Pork Roast Used to Demonstrate Drone Impacts on Humans

Trevor English

With drones becoming increasingly prevalent in recreational and professional fields, drone crashes are also becoming more common. Whether it is due to a freak accidents, or pilots that don't know what they're doing, drones are crashing into people. As this problem increases, drone companies are crash testing their devices more and more in order to minimize human damage. Sometimes the best human stand-in is a pork roast, and that is exactly what these companies and research labs are using. Check out the slow motion video below of a drone blade impacting a large pork butt.


If there was ever list a videos you weren't expecting to watch, a spinning plastic blade crashing into a pork roast would probably make the list. Believe it or not, this research actually provides useable data to drone manufacturers that will help make their technology safer for consumers. Aalborg University's Drone Research Lab in Denmark is conducting this research, and they are pioneering the knowledge in drone crash testing according to Tech Radar.

Essentially, a drone will be attached to the aluminum trolley and then catapulted towards the medium being studied. The test shown in the video was for a relatively small drone, but the research lab is hoping to scale their technology up to test for much larger devices. Currently the maximum speed of the drone testing equipment is 15 meters per second, which is representative of most drone crashes.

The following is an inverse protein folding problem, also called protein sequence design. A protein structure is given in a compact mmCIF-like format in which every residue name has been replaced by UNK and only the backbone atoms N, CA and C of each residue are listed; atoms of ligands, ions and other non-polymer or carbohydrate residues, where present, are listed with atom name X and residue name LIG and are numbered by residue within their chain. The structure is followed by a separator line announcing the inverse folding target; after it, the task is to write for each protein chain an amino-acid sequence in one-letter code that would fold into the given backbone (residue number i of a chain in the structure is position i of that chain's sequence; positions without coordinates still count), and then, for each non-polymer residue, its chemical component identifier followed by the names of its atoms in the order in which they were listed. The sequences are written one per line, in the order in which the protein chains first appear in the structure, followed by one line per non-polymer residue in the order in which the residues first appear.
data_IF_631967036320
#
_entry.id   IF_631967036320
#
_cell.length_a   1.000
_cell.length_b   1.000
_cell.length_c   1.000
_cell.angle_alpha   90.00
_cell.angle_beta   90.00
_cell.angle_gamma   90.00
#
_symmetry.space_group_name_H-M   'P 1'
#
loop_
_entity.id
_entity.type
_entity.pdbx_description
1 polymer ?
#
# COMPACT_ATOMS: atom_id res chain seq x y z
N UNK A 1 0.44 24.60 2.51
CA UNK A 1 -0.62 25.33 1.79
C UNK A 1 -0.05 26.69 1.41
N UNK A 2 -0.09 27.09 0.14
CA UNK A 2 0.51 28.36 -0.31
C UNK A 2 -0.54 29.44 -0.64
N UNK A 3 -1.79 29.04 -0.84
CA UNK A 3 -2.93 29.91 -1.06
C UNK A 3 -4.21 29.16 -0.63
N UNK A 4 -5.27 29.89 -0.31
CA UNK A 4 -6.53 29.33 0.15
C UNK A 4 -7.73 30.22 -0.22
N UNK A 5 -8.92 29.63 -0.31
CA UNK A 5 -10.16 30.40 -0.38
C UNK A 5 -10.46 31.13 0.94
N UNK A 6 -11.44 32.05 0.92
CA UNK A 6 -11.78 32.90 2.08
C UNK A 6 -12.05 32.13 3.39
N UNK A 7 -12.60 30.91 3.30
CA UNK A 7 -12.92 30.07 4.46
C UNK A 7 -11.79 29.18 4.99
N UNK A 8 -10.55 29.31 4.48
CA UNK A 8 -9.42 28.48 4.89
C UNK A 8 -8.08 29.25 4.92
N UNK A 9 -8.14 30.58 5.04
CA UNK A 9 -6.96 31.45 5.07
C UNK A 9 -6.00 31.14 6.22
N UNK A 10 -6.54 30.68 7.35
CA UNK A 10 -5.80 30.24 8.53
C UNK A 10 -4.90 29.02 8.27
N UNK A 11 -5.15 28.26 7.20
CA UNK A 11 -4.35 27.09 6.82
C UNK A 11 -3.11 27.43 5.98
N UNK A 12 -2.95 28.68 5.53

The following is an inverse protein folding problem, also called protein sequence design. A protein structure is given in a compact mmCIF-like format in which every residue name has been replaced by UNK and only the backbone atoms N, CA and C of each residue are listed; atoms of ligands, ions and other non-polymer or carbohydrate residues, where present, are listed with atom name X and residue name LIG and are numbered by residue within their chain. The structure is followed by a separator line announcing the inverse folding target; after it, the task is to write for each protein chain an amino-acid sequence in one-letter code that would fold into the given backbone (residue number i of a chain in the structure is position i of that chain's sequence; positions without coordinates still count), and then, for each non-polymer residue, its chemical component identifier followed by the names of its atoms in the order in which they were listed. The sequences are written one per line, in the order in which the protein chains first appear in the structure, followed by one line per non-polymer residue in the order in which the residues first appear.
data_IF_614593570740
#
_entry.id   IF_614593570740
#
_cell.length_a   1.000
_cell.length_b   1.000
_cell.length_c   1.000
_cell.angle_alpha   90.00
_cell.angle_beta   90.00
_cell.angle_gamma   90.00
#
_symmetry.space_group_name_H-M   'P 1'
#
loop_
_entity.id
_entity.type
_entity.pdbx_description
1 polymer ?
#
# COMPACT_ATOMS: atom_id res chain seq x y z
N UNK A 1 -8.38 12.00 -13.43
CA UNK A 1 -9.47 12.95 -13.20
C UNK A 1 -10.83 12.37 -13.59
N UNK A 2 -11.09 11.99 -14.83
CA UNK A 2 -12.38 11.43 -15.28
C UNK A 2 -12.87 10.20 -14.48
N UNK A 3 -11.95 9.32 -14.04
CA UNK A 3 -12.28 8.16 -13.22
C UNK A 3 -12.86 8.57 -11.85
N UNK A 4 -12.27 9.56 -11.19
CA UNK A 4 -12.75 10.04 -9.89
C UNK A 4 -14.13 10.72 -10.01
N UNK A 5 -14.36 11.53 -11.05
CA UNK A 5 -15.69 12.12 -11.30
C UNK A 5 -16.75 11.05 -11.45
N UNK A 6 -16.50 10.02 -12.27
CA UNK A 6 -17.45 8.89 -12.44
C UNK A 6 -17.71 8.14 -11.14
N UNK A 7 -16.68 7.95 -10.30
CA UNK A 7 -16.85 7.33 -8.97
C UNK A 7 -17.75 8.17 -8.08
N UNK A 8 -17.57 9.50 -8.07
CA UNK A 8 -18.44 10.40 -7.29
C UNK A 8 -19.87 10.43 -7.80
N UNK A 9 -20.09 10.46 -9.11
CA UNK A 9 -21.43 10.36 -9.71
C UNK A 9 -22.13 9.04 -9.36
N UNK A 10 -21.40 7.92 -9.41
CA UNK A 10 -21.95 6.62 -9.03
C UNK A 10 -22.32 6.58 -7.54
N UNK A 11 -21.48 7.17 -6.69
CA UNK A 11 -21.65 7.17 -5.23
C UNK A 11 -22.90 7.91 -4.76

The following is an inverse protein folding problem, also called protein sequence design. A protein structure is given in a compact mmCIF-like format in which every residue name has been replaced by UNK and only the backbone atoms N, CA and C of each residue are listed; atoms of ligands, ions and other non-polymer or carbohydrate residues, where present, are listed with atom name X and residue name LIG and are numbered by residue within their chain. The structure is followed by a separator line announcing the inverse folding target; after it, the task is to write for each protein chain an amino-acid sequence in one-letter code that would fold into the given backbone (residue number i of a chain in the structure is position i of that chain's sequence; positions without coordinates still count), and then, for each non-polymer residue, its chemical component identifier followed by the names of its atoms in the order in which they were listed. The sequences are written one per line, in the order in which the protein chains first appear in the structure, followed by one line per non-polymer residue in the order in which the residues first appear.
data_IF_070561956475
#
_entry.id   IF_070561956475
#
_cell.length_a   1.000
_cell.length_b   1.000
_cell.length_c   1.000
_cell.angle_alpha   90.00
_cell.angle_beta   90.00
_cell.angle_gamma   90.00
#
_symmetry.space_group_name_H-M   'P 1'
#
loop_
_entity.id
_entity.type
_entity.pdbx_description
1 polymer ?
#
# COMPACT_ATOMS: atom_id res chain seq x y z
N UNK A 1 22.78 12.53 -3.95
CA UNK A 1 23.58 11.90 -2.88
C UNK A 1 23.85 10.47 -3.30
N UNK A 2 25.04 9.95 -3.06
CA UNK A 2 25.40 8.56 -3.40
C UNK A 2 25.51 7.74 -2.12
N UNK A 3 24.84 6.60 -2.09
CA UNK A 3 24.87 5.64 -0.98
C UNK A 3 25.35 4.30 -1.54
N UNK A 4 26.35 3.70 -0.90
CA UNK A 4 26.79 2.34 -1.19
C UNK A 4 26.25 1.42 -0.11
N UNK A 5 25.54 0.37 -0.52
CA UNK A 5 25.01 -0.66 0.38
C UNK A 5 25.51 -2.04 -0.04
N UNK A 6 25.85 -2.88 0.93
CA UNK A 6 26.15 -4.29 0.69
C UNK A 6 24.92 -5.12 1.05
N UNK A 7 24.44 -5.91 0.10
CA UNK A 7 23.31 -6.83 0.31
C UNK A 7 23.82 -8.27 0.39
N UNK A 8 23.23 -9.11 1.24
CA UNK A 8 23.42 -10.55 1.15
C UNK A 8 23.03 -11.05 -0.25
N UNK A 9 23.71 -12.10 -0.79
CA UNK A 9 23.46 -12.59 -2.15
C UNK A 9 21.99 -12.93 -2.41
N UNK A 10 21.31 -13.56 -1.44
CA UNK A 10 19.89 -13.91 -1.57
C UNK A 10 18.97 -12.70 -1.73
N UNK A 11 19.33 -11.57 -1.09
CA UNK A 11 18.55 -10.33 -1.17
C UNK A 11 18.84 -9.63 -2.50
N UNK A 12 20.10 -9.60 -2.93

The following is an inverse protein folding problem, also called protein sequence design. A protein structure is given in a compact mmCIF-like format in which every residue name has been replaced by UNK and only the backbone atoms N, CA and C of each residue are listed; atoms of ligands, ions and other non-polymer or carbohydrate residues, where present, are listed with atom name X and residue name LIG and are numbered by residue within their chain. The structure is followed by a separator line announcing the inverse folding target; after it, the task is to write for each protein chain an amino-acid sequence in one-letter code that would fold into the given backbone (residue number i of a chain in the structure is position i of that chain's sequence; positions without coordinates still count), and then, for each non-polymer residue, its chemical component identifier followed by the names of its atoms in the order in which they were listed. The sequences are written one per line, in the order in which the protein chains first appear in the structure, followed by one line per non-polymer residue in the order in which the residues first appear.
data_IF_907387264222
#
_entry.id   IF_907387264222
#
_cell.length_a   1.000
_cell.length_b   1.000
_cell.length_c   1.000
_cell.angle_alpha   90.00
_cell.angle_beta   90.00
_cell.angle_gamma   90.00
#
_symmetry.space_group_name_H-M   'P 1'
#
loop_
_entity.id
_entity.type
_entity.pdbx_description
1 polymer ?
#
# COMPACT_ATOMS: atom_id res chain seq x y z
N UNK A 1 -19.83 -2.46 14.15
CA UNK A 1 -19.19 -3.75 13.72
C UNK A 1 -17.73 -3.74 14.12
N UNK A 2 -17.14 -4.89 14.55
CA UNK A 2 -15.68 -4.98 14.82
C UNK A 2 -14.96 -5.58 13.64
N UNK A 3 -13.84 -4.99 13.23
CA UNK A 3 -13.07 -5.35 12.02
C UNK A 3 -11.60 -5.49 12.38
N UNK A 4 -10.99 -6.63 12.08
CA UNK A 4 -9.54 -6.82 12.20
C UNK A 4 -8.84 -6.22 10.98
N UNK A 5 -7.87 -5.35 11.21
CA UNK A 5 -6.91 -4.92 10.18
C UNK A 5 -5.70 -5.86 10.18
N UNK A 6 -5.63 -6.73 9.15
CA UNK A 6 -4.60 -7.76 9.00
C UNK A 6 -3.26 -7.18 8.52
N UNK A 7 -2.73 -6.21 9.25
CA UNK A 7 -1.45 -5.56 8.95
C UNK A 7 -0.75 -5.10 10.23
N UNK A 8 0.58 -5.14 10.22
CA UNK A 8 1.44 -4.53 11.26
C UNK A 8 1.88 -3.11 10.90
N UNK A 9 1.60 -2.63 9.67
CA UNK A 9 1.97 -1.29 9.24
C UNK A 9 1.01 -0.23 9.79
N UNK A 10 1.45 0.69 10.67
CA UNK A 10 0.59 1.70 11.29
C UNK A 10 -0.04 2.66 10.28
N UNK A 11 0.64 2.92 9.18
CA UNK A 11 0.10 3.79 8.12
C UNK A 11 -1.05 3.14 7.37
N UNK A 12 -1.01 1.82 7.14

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DRONES HIT HUMAN[Image Source: Drone Impact]

As new technologies are pioneered, there are often entire industries devoted to making sure they are safe, and protecting the general public. In case you were needing a human substitute for some experiment you were doing, you too can use a pork butt for testing, as they are actually pretty great human substitutes. Engineering can bring you to some pretty interesting places, like building a rig to ram spinning drone blades into pieces of pig.

SEE ALSO: Dutch Police Training Eagles to Catch Drones

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